The Associated Press
Some of the leading contenders in Afghanistan's presidential election:
ABDULLAH ABDULLAH: Having gained 31 percent of the vote as runner-up to Hamid Karzai in the disputed 2009 elections, Abdullah has an advantage in name recognition and political organization. He was a close aide to the late Ahmad Shah Masood, the Northern Alliance rebel commander famed for his resistance to Soviet occupation and the Taliban. Abdullah has a strong following among ethnic Tajiks in Afghanistan's north, but his perceived weak support among Pashtuns -- Afghanistan's largest ethnic group at 42 percent -- could keep him from gaining a majority of votes, even though he is half-Pashtun.
ZALMAI RASSOUL: A former foreign minister, Rassoul has been national security adviser to the government and is seen as close to Karzai. He could end up being a consensus candidate among many political factions. A Pashtun like Karzai, he has a medical degree and is fluent in five languages, including French, English and Italian.
ASHRAF GHANI: Ghani is a former finance minister who ran in the 2009 presidential elections but received just 3 percent of the vote. A well-known academic with a reputation as a somewhat temperamental technocrat, Ghani chairs a commission in charge of transitioning responsibility for security from the U.S.-led coalition to Afghan forces.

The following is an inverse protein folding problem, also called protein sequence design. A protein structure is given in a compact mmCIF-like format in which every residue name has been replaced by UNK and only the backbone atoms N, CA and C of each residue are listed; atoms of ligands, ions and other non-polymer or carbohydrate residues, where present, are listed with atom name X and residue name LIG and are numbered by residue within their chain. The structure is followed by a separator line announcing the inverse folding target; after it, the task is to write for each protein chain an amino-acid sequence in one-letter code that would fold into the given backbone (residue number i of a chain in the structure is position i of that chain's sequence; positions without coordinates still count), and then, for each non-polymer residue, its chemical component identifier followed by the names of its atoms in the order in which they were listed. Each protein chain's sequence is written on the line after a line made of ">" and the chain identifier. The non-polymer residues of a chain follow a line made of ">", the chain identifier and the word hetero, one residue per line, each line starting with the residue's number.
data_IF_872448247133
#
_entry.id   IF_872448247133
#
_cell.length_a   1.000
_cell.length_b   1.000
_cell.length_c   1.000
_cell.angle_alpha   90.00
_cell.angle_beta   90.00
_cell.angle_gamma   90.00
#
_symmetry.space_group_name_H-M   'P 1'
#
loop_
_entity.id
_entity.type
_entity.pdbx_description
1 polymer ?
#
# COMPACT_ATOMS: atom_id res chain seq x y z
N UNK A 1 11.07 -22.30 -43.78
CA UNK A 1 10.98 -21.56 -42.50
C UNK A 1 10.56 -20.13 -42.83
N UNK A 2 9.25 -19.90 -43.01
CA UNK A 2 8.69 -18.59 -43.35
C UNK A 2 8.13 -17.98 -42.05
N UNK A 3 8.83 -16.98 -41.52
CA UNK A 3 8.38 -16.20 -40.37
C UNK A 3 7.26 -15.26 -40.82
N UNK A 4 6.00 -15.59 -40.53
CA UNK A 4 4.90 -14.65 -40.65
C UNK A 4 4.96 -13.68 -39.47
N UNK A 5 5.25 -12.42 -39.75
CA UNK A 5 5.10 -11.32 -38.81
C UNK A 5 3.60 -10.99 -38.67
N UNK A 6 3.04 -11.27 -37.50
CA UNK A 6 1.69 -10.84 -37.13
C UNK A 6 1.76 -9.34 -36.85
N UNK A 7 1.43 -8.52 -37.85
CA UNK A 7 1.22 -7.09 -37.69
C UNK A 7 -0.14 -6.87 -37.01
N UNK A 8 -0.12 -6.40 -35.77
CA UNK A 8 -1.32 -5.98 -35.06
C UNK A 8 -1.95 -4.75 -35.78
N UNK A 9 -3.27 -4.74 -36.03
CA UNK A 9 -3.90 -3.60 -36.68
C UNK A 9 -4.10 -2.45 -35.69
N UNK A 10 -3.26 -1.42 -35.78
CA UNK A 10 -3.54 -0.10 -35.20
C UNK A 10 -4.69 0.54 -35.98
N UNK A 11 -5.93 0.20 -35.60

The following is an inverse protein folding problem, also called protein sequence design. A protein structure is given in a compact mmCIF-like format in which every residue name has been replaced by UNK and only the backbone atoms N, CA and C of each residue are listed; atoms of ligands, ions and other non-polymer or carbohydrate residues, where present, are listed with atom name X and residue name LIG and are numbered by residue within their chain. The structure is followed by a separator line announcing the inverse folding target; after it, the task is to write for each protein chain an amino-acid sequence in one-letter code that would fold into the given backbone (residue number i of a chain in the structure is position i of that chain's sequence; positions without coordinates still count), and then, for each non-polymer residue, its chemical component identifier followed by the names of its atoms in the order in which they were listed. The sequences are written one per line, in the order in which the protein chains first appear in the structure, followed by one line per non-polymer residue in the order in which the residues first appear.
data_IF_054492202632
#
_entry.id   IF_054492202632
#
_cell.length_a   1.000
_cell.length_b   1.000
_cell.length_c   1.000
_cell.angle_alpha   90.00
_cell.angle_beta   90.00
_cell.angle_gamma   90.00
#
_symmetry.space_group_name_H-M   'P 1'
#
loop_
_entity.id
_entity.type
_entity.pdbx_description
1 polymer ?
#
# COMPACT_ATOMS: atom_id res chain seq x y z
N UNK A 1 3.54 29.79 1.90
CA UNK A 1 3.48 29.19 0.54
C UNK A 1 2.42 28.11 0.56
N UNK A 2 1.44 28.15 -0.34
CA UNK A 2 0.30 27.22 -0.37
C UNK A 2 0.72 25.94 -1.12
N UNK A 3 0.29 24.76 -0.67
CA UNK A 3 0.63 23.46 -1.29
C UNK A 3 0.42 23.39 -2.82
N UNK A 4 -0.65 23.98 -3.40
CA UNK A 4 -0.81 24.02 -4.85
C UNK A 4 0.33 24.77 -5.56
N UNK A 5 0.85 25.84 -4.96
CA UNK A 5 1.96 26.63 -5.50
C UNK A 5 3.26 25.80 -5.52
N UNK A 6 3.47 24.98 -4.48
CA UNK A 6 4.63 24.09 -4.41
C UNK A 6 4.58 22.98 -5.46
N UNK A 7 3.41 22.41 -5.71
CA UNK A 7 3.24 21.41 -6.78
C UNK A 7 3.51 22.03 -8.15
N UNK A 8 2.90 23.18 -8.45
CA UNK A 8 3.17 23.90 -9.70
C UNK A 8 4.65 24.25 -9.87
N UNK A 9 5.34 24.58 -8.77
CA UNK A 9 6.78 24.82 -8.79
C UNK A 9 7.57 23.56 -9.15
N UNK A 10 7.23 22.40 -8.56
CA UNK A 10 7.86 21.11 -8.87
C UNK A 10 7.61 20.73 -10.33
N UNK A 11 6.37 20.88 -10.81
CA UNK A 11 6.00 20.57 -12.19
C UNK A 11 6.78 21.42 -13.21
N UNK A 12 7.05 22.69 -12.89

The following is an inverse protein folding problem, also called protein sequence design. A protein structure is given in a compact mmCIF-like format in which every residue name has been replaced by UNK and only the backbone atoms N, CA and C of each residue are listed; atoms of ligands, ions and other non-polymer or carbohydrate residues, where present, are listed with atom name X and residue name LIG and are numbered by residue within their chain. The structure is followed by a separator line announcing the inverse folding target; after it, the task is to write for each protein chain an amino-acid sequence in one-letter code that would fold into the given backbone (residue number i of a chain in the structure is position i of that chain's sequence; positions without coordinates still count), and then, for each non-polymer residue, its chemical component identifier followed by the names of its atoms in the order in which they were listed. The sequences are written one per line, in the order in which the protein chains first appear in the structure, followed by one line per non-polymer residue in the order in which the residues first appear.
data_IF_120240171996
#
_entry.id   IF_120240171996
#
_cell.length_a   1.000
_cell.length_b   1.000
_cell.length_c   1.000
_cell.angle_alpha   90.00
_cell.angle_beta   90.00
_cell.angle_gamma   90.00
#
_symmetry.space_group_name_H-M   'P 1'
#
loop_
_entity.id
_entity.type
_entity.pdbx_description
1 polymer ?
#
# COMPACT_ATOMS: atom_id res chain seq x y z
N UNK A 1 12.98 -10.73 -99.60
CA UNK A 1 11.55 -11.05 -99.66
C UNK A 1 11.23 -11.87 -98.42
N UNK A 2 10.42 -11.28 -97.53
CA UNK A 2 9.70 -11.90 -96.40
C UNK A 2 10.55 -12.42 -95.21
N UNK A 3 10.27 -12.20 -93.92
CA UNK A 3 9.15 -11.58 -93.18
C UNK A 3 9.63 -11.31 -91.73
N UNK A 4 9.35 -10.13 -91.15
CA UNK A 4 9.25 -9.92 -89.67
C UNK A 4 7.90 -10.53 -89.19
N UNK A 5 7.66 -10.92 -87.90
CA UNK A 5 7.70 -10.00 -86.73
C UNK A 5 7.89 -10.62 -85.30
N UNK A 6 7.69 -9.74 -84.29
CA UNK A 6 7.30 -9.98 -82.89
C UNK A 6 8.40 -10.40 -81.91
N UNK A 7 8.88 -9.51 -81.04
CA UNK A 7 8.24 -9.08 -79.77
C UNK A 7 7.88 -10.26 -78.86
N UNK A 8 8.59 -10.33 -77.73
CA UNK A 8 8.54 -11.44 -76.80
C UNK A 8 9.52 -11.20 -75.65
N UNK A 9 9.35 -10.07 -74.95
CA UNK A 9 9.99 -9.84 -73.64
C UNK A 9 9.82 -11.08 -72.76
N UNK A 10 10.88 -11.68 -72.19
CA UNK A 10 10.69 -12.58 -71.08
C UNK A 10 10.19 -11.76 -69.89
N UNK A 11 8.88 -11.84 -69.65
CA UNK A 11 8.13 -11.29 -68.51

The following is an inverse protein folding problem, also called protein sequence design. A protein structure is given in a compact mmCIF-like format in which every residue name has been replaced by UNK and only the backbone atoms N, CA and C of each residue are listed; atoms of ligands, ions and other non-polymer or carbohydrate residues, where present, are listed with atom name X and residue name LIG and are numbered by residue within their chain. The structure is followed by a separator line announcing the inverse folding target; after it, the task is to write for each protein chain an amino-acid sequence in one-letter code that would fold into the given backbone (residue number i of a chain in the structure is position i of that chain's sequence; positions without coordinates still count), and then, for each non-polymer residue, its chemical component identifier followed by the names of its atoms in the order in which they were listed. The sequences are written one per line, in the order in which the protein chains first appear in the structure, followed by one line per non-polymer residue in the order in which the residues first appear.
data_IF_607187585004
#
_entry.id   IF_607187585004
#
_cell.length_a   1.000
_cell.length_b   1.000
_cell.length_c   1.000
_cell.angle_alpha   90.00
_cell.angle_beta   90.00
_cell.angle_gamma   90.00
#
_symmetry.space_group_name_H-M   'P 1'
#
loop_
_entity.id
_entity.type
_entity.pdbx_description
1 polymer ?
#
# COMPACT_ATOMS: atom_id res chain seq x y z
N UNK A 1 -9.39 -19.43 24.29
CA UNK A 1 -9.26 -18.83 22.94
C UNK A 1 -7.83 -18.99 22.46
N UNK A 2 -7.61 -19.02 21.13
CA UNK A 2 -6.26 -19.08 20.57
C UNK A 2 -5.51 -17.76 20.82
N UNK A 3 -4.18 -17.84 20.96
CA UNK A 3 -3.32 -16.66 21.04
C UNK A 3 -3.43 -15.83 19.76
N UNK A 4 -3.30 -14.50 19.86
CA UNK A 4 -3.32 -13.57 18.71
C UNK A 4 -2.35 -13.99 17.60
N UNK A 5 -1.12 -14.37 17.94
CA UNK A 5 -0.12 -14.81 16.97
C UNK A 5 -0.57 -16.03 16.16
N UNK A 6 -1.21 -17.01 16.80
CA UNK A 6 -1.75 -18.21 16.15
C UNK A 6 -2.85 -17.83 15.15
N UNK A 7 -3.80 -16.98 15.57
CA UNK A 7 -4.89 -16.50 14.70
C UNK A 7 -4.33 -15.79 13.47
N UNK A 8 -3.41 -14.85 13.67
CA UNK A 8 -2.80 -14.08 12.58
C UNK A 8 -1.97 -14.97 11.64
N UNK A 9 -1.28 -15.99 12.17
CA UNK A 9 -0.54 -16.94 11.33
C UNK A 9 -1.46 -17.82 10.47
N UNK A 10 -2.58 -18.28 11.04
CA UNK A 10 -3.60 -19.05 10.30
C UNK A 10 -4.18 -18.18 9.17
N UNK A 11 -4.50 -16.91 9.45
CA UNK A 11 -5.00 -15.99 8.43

ABDUL RAB RASOUL SAYYAF: An influential former lawmaker and religious scholar, Sayyaf is one of the more controversial candidates among Afghanistan's foreign allies because of his past as a warlord during the 1990s civil war and allegations of past links to radical jihadists including Osama bin Laden. As a Pashtun and charismatic speaker, he may appeal to Afghanistan's large numbers of religious conservatives.
ABDUL QAYYUM KARZAI: A businessman and the elder brother of President Karzai, he studied in the United States and previously served in the National Assembly. He is not seen as his brother's favored successor, and the Karzai name could be a double-edged sword, since many Afghans are frustrated with the current government's corruption.
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